‘Mimicking feels easy and safe. What feels risky for you is to truly think for yourself.’*
‘Values are the nervous system of a brilliant life. They connect everything. Put simply, values are right up there with oxygen.’**
It’s difficult to think for ourselves.
Sometimes when it is said to us, “You must think for yourself,” what’s really meant is, “I want you to go away and think more like me.” When any of us think, we’re using thoughts from those who’ve gone before us. What we call thinking for ourselves is the ability to take these thoughts and make something new from them – I think what Hugh Macleod is suggesting. Hopefully these become valuable both for those around us and also for those who follow, who will use them to make something new of their own – thinking for themselves.
Part of this unique reworking is how we wonder within the world, what we see and feel, leading on to what we do. Earlier today I read Kathleen Jamie’s Moon and was mesmerised by what the poet saw, helping me to see:
Last night, when the moon
slipped into my attic room
as an oblong of light,
I sensed she’d come to commiserate.
It was August. She travelled
with a small valise
of darkness, and the first few stars
returning to the northern sky,
and my room, it seemed,
had missed her. She pretended
an interest in the bookcase
while other objects
stirred, as in a rock pool,
with unexpected life:
strings of beads in their green bowl gleamed,
the paper-crowded desk;
the books, too, appeared inclined
to open and confess.
Being sure the moon
harboured some intention,
I waited; watched for an age
her cool gaze shift
first toward a flower sketch
pinned on the far wall
then glide down to recline
along the pinewood floor,
before I’d had enough. Moon,
I said, We’re both scarred now.
Are they quite beyond you,
the simple words of love? Say them.
You are not my mother;
with my mother, I waited unto death.^
Our curiosity as an opening of mind must move on to an opening of heart and the possibility of personal change, and with it confidence that we have something worthwhile and valuable, though we fear it may not measure up to what others think and do.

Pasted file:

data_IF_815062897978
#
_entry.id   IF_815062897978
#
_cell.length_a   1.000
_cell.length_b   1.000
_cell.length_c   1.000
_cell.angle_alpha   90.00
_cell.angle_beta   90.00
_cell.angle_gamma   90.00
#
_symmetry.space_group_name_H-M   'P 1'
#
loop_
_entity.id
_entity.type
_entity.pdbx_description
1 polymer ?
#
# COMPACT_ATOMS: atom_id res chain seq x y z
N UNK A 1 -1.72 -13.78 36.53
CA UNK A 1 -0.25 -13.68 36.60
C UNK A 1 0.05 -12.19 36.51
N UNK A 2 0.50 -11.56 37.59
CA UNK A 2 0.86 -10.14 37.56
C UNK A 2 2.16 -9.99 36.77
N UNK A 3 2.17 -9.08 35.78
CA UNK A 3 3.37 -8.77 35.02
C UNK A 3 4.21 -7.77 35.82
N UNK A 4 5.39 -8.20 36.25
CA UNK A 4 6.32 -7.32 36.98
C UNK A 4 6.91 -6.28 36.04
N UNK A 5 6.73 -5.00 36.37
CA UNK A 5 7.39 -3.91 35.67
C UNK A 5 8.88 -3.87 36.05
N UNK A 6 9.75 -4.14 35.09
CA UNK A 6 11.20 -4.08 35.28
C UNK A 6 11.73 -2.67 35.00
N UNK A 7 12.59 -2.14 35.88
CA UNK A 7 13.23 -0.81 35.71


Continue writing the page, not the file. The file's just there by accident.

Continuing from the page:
From this perspective, the number of imaginings and re-imaginings from what we have received from those around us and have gone before us are overwhelming. But we are thinking for ourselves, we will not stay behind:
‘When we refuse to stay behind, we become conduits to the future.’^^
Our imaginative thinking changes the game. Sherry Turkle highlights the problem we create when we work with quandaries – the situation shaped when we ask, “Do we do this or that?”:
‘The forced choice of a quandary, posed over time, threatens to become no quandary at all because we come to accept its framing […].’*^
Why does it have to be this or that? Why can’t there be other possibilities? The ones you want to bring?
Edgar Schein identifies three significant ways of Helping. There’s the expert or professional help personified by the consultant; there’s the diagnostic help personified by the doctor, but before we get to needing these helps, what we could do with is the inquiring help personified by the process facilitator:
“In life, the challenge is not so much to figure out how best to play the game; the challenge is to figure out what game we’re playing.”^*
Your thinking may be the game changer we need.
(*From gapingvoid’s blog: How to think like Elon Musk.)
(**From Michael Heppell’s How to be Brilliant.)
(^Kathleen Jamie’s Moon.)
(^^From Erwin McManus’ The Last Arrow.)
(*^From Sherry Turkle’s Alone Together,)
(^*Kwame Anthony Appiah, quoted in Sherry Turkle’s Alone Together.)